|Publication number||US4019109 A|
|Application number||US 05/673,553|
|Publication date||Apr 19, 1977|
|Filing date||Apr 5, 1976|
|Priority date||May 13, 1974|
|Publication number||05673553, 673553, US 4019109 A, US 4019109A, US-A-4019109, US4019109 A, US4019109A|
|Inventors||John H. McCoy, Paul A. Sullivan|
|Original Assignee||Hughes Aircraft Company|
|Export Citation||BiBTeX, EndNote, RefMan|
|Patent Citations (9), Non-Patent Citations (2), Referenced by (82), Classifications (9)|
|External Links: USPTO, USPTO Assignment, Espacenet|
This is a continuation of application Ser. No. 469,154, filed May 13, 1974, now abandoned.
1. Field of the Invention
The present invention relates to means and method for producing orthogonal and angular motions, singly and in combination. In a preferred embodiment, these motions are utilized for precise and micron adjustment between relatively moveable elements.
2. Description of the Prior Art
There is a recongized need for smaller electronic devices such as for acoustic wave, integrated optic, superconducting weaklink, and semiconductor purposes, including discrete transistor, LSI, MSI, and SSI semiconductor devices. The smallest of possible devices that can be presently mass manufactured outside of laboratory fabrication are limited by their size to approximately 5 micron line width due to conventional photolithographic limitations resulting from scattering, reflection and diffraction of light, such as ultraviolet light. In the laboratory, 1 micron lines can be produced utilizing ultraviolet light; however, the precision available and used in laboratories is not economically available for mass production.
It is known that smaller than 1 micron size lines can be obtained using x-ray lithography, for example, see D. L. Spears and H. I. Smith, "High Resolution Pattern Replication Using Soft X-rays," Electronics Letters 8, 102 (1972); D. L. Spears and H. I. Smith, "X-ray Lithography -- A New High Resolution Replication Process," Solid State Technology, July 1972, pages 21-26; D. L. Spears, H. I. Smith and E. Stern, "X-ray Replication of Scanning Electron Microscope Generated Patterns," Proceedings of the Fifth International Conference on Electron and Ion Beam Science and Technology (May 1972, Houston) Electrochemical Society, Princeton, 1972, page 80; and H. I. Smith and D. L. Spears, "X-ray Lithography: Complimentary Technique to Electron Beam Lithography," Journal of Vacuum Science and Technology, 10, 913 (1973).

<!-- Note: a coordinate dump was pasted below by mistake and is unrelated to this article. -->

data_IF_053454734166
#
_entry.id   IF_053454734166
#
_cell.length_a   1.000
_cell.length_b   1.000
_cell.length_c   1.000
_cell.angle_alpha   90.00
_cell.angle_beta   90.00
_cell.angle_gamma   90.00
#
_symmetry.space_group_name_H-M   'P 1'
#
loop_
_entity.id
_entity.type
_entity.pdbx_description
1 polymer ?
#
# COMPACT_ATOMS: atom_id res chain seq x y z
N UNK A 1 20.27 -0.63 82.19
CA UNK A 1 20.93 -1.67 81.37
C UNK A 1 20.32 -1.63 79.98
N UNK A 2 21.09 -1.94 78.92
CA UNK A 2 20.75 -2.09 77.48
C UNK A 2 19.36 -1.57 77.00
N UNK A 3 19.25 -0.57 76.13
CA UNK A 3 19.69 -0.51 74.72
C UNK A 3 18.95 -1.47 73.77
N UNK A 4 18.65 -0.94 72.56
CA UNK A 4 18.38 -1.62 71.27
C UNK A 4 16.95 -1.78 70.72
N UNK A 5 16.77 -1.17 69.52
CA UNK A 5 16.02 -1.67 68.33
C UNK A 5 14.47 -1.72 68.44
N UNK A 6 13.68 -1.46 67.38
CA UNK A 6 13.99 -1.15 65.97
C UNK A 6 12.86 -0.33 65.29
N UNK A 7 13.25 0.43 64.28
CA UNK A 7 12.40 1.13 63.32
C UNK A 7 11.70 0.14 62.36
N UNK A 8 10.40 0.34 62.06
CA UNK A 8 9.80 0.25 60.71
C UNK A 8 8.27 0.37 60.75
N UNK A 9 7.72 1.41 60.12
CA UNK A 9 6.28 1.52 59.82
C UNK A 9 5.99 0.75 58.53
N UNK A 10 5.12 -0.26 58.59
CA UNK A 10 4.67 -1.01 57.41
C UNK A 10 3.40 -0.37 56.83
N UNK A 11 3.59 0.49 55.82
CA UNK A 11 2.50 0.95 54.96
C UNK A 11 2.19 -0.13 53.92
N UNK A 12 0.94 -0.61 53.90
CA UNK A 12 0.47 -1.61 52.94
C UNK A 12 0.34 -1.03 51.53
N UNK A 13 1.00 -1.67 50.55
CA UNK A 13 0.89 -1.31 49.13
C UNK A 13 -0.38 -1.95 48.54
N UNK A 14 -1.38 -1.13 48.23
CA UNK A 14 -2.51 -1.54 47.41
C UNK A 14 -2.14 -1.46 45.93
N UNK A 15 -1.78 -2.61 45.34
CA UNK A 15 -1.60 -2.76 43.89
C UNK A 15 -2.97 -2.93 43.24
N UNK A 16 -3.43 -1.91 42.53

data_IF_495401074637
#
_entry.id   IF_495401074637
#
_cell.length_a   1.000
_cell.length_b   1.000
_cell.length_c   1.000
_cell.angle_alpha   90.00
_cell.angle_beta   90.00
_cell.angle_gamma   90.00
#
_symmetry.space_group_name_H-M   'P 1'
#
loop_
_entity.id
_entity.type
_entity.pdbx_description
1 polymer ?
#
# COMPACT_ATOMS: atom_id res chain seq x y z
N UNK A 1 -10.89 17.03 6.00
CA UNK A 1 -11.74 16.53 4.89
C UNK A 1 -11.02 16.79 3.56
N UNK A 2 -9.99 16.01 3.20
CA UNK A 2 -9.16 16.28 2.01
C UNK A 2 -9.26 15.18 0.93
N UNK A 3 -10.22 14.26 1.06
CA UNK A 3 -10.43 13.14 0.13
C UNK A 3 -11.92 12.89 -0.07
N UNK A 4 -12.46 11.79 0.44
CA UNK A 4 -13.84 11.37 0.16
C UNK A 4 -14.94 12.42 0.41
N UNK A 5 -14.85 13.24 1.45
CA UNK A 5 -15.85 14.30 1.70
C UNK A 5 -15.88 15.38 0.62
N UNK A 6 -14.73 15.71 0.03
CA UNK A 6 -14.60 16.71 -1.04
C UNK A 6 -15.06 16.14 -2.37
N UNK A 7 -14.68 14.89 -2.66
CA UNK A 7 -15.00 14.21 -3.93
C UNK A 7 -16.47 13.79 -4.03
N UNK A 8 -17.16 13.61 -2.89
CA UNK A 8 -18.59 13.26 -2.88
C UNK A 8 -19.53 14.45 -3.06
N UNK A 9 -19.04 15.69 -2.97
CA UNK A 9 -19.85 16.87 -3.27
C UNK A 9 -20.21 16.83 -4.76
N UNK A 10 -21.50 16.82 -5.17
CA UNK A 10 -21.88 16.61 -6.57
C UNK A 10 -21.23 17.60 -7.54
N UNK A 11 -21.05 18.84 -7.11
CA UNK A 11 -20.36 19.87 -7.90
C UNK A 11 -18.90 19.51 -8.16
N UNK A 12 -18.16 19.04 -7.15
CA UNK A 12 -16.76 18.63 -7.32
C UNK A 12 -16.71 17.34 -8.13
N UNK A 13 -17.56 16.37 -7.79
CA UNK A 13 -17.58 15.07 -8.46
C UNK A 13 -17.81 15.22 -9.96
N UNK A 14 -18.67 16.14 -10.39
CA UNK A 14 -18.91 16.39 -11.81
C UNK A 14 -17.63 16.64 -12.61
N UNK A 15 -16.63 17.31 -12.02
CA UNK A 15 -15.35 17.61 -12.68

There are several reasons for obtaining smaller devices. In LSI and related work, it is desired to place as much circuitry and components in the smallest possible area, thereby increasing density for cost, weight and space considerations. Certain electronic devices, such as microwave, acoustic wave, and other semiconductor devices, operate more efficiently with maximum performance, and at higher frequencies when they are smaller. Integrated optical circuitry can operate more efficiently when fabricated with perfections which are smaller than the wavelength of light.
In the prior art, replication of patterns has been accomplished by photolithography using ultraviolet light, subject to the resolution limitations described above. Other prior art accomplished replication by parallel electron projection of images from a patterned photocathode, which can provide better resolution than photolithography, for example, see T. W. O'Keefe, "Fabrication of Integrated Circuits Using the Electron Image Projection System," IEEE Transactions ED-17, 465 (1970); W. R. Livesay, "Electron Image Projection Systems for Microcircuit Lithography," IEEE Transactions ED-19, 647 (1972); and W. R. Livesay, "Integrated Circuit Production with Electron Beams," Journal of Vacuum Science and Technology, 10, 1028 (1973).